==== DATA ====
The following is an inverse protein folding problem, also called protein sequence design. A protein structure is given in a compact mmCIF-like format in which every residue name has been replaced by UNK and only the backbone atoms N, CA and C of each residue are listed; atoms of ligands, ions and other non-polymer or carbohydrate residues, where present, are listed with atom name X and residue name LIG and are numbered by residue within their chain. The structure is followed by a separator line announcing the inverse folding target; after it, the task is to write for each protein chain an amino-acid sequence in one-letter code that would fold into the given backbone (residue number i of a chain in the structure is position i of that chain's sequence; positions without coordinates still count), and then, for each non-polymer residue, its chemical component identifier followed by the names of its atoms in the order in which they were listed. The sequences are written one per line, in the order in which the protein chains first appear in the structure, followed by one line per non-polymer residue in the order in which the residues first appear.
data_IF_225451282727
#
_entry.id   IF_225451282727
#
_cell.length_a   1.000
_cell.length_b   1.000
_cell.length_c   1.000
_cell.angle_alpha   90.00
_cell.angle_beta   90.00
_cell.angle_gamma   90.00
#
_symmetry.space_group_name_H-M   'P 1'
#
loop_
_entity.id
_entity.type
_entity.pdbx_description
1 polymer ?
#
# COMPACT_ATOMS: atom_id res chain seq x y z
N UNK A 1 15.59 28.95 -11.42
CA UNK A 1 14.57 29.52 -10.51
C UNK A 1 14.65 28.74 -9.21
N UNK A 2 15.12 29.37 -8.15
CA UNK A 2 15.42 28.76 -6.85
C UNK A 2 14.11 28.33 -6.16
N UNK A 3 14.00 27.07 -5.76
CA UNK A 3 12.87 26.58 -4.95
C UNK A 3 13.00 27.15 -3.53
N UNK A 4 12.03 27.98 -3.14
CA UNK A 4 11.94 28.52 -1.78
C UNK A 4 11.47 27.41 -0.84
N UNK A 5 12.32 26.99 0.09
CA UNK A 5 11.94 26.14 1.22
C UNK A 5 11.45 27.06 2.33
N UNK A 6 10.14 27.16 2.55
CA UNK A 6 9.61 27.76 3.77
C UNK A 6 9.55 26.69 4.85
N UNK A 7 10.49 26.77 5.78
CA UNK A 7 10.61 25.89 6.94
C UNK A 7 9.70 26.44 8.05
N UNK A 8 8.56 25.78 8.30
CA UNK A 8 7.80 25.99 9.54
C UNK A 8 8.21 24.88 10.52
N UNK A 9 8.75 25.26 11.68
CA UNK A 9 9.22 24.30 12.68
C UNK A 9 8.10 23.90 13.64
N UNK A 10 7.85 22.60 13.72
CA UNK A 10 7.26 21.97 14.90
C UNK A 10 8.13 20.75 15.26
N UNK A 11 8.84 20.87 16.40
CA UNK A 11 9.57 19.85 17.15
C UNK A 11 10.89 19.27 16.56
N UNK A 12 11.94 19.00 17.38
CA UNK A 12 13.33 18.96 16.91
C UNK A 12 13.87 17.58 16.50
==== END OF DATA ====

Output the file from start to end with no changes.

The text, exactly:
The following is an inverse protein folding problem, also called protein sequence design. A protein structure is given in a compact mmCIF-like format in which every residue name has been replaced by UNK and only the backbone atoms N, CA and C of each residue are listed; atoms of ligands, ions and other non-polymer or carbohydrate residues, where present, are listed with atom name X and residue name LIG and are numbered by residue within their chain. The structure is followed by a separator line announcing the inverse folding target; after it, the task is to write for each protein chain an amino-acid sequence in one-letter code that would fold into the given backbone (residue number i of a chain in the structure is position i of that chain's sequence; positions without coordinates still count), and then, for each non-polymer residue, its chemical component identifier followed by the names of its atoms in the order in which they were listed. The sequences are written one per line, in the order in which the protein chains first appear in the structure, followed by one line per non-polymer residue in the order in which the residues first appear.
data_IF_225451282727
#
_entry.id   IF_225451282727
#
_cell.length_a   1.000
_cell.length_b   1.000
_cell.length_c   1.000
_cell.angle_alpha   90.00
_cell.angle_beta   90.00
_cell.angle_gamma   90.00
#
_symmetry.space_group_name_H-M   'P 1'
#
loop_
_entity.id
_entity.type
_entity.pdbx_description
1 polymer ?
#
# COMPACT_ATOMS: atom_id res chain seq x y z
N UNK A 1 15.59 28.95 -11.42
CA UNK A 1 14.57 29.52 -10.51
C UNK A 1 14.65 28.74 -9.21
N UNK A 2 15.12 29.37 -8.15
CA UNK A 2 15.42 28.76 -6.85
C UNK A 2 14.11 28.33 -6.16
N UNK A 3 14.00 27.07 -5.76
CA UNK A 3 12.87 26.58 -4.95
C UNK A 3 13.00 27.15 -3.53
N UNK A 4 12.03 27.98 -3.14
CA UNK A 4 11.94 28.52 -1.78
C UNK A 4 11.47 27.41 -0.84
N UNK A 5 12.32 26.99 0.09
CA UNK A 5 11.94 26.14 1.22
C UNK A 5 11.45 27.06 2.33
N UNK A 6 10.14 27.16 2.55
CA UNK A 6 9.61 27.76 3.77
C UNK A 6 9.55 26.69 4.85
N UNK A 7 10.49 26.77 5.78
CA UNK A 7 10.61 25.89 6.94
C UNK A 7 9.70 26.44 8.05
N UNK A 8 8.56 25.78 8.30
CA UNK A 8 7.80 25.99 9.54
C UNK A 8 8.21 24.88 10.52
N UNK A 9 8.75 25.26 11.68
CA UNK A 9 9.22 24.30 12.68
C UNK A 9 8.10 23.90 13.64
N UNK A 10 7.85 22.60 13.72
CA UNK A 10 7.26 21.97 14.90
C UNK A 10 8.13 20.75 15.26
N UNK A 11 8.84 20.87 16.40
CA UNK A 11 9.57 19.85 17.15
C UNK A 11 10.89 19.27 16.56
N UNK A 12 11.94 19.00 17.38
CA UNK A 12 13.33 18.96 16.91
C UNK A 12 13.87 17.58 16.50